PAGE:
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How this universal problem started and how it might be solved
Author: Abdul Loul
Co-Author: Ben Hasenberg
10:43 AM ET, Fri June 28, 2019
Robocalls became a widespread phenomenon as VoIP became almost universally available
The Senate has passed the TRACED Act, which looks to improve how the FCC responds to robocalls
The largest telecom carriers have been developing protocols that could drastically reduce robocalls being completed.
With robocalls being at an all-time high it may be prudent to take a look at the history of this incredibly annoying phenomenon to try to figure out where everything originated. The first documented case of a robo call happened around 1853, when telegraphs would receive random electrical impulses that turned out to be moles chewing on underground wires. We also found that an important milestone in the history of robocalls occurred in 1968, with the advent of caller ID. Suddenly, people could discern whether the caller was someone they wanted to talk to or not, like a robot or a particular family member.
Unfortunately, neither of these fun facts are true (except for caller ID being invented in ’68). What is true however, is that the total number of robotic calls in 2018 totaled over 48 billion, which is nearly a 50% increase from the year before.
Part of the reason for this incredible rise is the fact that technology has advanced far more quickly than regulations could be developed, specifically thanks to two facts. The first is the advent of Voice over Internet Protocol (VoIP). This is the technology that allows services like Skype and WhatsApp to exits. VoIP has allowed people to communicate the world over, for very little to no direct cost and has been wonderful for people communicating.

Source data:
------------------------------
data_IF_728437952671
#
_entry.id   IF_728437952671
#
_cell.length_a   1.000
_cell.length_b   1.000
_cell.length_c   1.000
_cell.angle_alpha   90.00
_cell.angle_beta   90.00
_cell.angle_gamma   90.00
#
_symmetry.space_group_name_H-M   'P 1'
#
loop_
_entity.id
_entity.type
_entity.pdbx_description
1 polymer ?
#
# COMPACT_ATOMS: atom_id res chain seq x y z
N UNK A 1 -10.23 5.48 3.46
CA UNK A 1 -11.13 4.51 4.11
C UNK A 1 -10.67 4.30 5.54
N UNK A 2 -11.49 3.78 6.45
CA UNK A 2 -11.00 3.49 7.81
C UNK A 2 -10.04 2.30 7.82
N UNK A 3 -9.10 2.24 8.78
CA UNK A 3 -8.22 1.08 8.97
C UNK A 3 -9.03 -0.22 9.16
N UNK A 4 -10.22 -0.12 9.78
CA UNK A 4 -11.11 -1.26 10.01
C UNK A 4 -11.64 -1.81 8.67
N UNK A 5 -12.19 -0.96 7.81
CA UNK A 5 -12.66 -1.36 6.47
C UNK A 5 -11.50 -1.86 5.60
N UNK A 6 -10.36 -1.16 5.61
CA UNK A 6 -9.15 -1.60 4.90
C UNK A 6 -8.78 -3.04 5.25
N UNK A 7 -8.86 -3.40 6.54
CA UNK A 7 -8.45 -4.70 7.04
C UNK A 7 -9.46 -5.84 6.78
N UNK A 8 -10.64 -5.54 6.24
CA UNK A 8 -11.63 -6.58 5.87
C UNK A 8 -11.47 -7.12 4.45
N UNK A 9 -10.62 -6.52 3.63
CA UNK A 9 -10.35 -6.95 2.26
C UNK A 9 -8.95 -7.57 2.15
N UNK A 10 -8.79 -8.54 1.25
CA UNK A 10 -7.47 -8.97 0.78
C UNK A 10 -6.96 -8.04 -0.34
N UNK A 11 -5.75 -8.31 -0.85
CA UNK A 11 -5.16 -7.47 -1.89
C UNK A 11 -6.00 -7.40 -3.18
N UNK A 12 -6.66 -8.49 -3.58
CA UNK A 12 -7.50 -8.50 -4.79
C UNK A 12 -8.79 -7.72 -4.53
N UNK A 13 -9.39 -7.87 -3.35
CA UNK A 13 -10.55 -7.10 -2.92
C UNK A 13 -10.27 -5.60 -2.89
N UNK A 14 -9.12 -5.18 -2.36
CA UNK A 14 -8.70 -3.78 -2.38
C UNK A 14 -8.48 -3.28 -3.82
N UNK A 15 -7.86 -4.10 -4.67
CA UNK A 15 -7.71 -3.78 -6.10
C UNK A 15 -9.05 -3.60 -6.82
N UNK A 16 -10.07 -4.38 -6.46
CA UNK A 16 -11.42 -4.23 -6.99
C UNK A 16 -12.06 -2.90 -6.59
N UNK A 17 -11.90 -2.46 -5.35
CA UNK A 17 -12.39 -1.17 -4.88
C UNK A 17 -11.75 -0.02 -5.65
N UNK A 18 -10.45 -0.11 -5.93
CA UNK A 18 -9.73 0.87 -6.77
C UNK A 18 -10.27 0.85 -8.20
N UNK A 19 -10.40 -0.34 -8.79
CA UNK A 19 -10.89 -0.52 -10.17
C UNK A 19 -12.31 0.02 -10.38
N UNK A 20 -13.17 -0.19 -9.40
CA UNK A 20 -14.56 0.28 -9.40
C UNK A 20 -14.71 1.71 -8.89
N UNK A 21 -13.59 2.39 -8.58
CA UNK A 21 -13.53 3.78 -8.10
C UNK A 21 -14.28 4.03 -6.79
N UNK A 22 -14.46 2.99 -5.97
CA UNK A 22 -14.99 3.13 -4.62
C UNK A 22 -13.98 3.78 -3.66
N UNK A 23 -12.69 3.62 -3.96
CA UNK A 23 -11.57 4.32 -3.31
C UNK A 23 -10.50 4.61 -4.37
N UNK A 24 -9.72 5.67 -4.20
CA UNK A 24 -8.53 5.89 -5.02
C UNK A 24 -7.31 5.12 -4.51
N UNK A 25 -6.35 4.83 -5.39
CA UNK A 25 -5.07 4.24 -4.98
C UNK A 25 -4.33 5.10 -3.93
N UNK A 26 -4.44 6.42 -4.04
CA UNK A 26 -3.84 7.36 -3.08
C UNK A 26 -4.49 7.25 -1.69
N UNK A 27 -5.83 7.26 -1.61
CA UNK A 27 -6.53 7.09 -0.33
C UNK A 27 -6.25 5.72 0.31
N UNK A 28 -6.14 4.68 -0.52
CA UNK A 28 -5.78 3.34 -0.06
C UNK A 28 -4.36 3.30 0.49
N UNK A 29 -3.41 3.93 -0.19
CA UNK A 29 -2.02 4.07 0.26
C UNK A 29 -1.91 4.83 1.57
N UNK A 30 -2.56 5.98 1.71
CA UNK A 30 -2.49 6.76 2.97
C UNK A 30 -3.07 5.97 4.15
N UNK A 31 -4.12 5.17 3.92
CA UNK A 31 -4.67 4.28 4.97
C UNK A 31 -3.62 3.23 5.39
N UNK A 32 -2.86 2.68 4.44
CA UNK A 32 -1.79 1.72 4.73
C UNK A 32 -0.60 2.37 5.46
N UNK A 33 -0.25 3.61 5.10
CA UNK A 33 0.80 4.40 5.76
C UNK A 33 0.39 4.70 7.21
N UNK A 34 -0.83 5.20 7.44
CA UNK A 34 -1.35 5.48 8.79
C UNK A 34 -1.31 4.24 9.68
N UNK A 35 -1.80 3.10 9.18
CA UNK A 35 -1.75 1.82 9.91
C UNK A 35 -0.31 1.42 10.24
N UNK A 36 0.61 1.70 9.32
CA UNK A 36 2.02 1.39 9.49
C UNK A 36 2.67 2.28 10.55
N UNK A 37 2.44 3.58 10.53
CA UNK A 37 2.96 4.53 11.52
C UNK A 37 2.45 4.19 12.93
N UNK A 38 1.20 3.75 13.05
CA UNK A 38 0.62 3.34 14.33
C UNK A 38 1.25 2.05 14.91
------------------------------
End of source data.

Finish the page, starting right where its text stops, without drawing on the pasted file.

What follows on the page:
Unfortunately, VoIP has a dark side, where any computer connected to the internet can make several thousand calls an hour. With only a dozen cheap computers, a person can easily make a half million calls in a day.
The second is the fact that it is relatively easy to “spoof” (or disguise) a phone number. Specifically, spoofing involves faking the number that appears on a person’s caller ID. There can be many legitimate reasons for spoofing, such as a doctor calling from a personal number, but appearing to call from their office. It is easy for this feature to become corrupted and scammers are always looking for ways to become more sophisticated. Sometimes they will engage in a practice known as “neighbor spoofing,” where the spoofed number matches both the area code and first three digits (known as an exchange number) of the potential victim’s number. An even more disturbing phenomenon is that scammers are sometimes able to mimic a person’s own phone number entirely.
It appears however that there may finally be a light at the end of the tunnel. In addition to the traditional solution of signing up for the Federal do not call registry. The Senate passed a bill on May 23rd, 2019 called the TRACED Act, which can be signed into law as soon as it passes the House of Representatives. Though the TRACED Act appears to be a new piece of legislation, it modifies an earlier law from 1991 called the Telephone Consumer Protection Act (TCPA).
One modification is that it would allow the FCC to implement a new authentication framework called STIR/SHAKEN, which stand for the secure telephone identity revisited and signature-based handling of asserted information using tokens and is designed to suppress spoofing. Essentially the protocol means that wireless carriers will assign phone numbers small packets of data (known as tokens) and use those tokens to verify that calls are coming from a legitimate, verified source